Affected children may be slow to learn names of colors or letters, to count, or to learn to read or write.
Children take a series of academic and intelligence tests given by learning specialists, and doctors may apply established criteria to make the diagnosis.
Treatment involves a learning plan tailored to the child’s skills.
Learning disorders are neurodevelopmental disorders.
Learning disorders are quite different from intellectual disability (previously called mental retardation) and occur in children with normal or even high intellectual function. Learning disorders affect only certain functions, whereas in children with intellectual disability, difficulties affect cognitive functions broadly.
Three common types of learning disorders are
Thus, children with learning disorders may have significant difficulty understanding and learning math, but have no difficulty reading, writing, and doing well in other subjects. Dyslexia is the best known of the learning disorders. Learning disorders do not include learning problems that are due primarily to problems of vision, hearing, coordination, or emotional disturbance, although these problems can also occur in children with learning disorders.
Children may be born with a learning disorder or develop one as they grow. Although the causes of learning disorders are not fully understood, they include abnormalities in the basic processes involved in understanding or in using spoken or written language or numerical and spatial reasoning. Possible causes include illness in the mother or the mother's use of toxic drugs during pregnancy, complications during pregnancy or delivery (for example, preeclampsia or prolonged labor), and problems with the newborn at the time of delivery (for example, prematurity, low birth weight, severe jaundice, or postmaturity). After birth, possible factors include exposure to environmental toxins such as lead, central nervous system infections, cancers and their treatments, undernutrition, and severe social isolation or emotional neglect or abuse.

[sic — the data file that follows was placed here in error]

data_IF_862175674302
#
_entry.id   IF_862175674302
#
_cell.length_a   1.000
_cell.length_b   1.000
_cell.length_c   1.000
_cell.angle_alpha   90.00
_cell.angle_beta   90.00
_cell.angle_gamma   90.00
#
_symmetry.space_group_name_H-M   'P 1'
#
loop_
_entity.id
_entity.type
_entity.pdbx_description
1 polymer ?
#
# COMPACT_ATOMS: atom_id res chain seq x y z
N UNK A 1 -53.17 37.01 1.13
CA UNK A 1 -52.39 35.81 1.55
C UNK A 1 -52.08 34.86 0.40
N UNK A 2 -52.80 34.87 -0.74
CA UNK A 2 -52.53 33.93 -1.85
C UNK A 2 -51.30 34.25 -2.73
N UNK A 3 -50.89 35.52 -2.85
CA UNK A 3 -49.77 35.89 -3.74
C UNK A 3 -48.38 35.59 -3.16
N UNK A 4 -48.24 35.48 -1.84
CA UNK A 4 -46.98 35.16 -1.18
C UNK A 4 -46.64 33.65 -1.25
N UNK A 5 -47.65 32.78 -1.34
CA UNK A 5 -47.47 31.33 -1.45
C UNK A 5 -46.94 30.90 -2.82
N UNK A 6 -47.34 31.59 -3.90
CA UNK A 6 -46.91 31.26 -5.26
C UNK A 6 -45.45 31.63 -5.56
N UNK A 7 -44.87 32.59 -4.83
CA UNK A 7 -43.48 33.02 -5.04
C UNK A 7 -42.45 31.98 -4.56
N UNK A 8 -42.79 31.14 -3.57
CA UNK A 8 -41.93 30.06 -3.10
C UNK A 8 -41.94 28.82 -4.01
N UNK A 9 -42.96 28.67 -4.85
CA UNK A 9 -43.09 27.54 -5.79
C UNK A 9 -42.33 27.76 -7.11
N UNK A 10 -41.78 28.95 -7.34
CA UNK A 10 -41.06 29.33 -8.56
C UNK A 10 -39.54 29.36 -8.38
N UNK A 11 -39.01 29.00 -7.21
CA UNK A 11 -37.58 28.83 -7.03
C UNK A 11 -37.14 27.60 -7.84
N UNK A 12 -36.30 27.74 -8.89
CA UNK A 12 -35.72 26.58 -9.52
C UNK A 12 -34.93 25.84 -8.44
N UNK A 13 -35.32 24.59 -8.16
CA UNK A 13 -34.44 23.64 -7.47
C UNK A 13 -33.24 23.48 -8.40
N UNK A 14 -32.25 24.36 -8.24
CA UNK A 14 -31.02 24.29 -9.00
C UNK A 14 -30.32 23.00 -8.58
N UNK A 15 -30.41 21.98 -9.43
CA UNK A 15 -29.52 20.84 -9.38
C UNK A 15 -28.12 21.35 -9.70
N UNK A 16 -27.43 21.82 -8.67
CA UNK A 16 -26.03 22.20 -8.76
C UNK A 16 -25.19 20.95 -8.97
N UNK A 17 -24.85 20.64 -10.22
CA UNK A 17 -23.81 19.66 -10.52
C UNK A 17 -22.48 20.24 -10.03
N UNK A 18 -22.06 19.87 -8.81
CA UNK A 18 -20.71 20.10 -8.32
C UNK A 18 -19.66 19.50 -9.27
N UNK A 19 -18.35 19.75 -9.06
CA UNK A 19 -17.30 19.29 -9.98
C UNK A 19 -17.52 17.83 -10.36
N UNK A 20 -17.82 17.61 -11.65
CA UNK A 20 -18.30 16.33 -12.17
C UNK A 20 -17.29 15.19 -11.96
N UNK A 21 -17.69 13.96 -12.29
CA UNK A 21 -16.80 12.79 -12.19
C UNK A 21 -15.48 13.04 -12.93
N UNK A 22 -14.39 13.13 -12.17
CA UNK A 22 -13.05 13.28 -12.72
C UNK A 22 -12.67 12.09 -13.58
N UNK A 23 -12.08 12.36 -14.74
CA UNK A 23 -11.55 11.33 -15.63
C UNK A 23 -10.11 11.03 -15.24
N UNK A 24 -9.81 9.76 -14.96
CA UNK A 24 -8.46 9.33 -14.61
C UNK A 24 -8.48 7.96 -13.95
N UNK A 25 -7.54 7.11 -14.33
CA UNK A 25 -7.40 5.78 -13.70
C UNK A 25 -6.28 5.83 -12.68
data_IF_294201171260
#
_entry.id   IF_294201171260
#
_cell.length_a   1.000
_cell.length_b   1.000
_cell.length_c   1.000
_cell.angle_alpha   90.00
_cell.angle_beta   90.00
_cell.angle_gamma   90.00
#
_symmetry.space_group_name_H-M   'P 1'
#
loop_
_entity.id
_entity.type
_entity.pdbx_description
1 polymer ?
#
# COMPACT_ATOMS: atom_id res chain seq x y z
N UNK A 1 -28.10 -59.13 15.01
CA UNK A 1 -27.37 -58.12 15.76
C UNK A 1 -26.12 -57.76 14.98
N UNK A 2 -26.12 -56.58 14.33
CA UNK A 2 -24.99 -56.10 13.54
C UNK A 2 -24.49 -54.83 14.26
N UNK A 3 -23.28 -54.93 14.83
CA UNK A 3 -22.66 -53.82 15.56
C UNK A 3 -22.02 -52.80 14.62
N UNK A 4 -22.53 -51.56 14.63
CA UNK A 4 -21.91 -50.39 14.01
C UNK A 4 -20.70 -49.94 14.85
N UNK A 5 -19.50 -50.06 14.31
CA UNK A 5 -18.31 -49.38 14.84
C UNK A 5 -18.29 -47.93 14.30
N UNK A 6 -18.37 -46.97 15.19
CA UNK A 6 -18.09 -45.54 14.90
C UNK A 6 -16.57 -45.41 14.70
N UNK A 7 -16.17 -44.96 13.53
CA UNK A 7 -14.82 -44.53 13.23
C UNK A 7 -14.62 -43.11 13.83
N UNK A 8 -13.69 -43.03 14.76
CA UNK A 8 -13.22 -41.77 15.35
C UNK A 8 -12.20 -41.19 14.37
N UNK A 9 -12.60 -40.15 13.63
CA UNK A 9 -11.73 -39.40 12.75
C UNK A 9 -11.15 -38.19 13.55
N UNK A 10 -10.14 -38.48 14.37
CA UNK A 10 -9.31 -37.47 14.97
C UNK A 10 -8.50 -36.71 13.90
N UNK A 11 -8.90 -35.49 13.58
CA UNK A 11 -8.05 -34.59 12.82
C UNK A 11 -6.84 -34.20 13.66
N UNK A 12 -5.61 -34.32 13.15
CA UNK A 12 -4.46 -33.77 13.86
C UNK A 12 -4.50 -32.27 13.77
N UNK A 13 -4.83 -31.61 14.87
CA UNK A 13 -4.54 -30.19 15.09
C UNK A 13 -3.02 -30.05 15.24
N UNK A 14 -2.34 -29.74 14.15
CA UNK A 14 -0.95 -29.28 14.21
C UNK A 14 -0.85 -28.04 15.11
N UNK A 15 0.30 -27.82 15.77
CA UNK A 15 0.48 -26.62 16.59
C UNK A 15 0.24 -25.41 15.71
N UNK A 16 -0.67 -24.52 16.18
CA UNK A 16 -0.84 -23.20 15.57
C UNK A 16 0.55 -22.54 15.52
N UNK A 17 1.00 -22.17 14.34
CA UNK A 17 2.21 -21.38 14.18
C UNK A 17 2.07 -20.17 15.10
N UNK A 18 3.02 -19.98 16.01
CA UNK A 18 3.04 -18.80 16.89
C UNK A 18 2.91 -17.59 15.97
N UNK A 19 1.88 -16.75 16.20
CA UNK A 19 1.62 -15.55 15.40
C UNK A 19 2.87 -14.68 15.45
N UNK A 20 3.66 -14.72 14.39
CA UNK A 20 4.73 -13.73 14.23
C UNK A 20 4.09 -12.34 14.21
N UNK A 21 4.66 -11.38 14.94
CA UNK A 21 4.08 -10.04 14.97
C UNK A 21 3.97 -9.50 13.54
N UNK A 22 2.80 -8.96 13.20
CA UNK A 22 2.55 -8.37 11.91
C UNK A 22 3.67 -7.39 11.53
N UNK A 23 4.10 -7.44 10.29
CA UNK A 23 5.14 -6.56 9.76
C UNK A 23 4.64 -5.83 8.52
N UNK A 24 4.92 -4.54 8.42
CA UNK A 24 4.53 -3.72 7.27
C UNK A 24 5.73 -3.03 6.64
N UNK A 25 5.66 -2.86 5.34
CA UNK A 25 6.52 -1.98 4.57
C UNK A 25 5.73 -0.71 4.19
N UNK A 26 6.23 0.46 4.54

Although the total number of children in the US with learning disorders is unknown, in the 2017–2018 school year, 7 million students (or 14% of all public school students) ages 3 to 21 in the United States received special education services under the Individuals with Disabilities Education Act (IDEA). Among students receiving these special education services, 34% (or about 5% of all students) had specific learning disabilities. Boys with learning disorders may outnumber girls five to one, although girls are often not recognized or diagnosed as having learning disorders.
Many children, particularly those with behavioral problems, do poorly in school and are tested by educational psychologists for learning disorders. However, some children with certain types of learning disorders hide their deficits well, avoiding diagnosis and therefore treatment, for a long time.
Young children may be slow to learn the names of colors or letters, to assign words to familiar objects, to count, and to progress in other early learning skills. Learning to read and write may be delayed. Other symptoms may be a short attention span and distractibility (mimicking attention-deficit/hyperactivity disorder [ADHD]), speech/language problems, difficulty understanding spoken information, and a short memory span. Affected children may have difficulty with activities that require fine motor coordination, such as printing and copying, and may have very messy handwriting or hold a pencil awkwardly. Children who have a learning disorder may have trouble organizing or beginning tasks or retelling a story in sequential order, or confuse math symbols and misread numbers.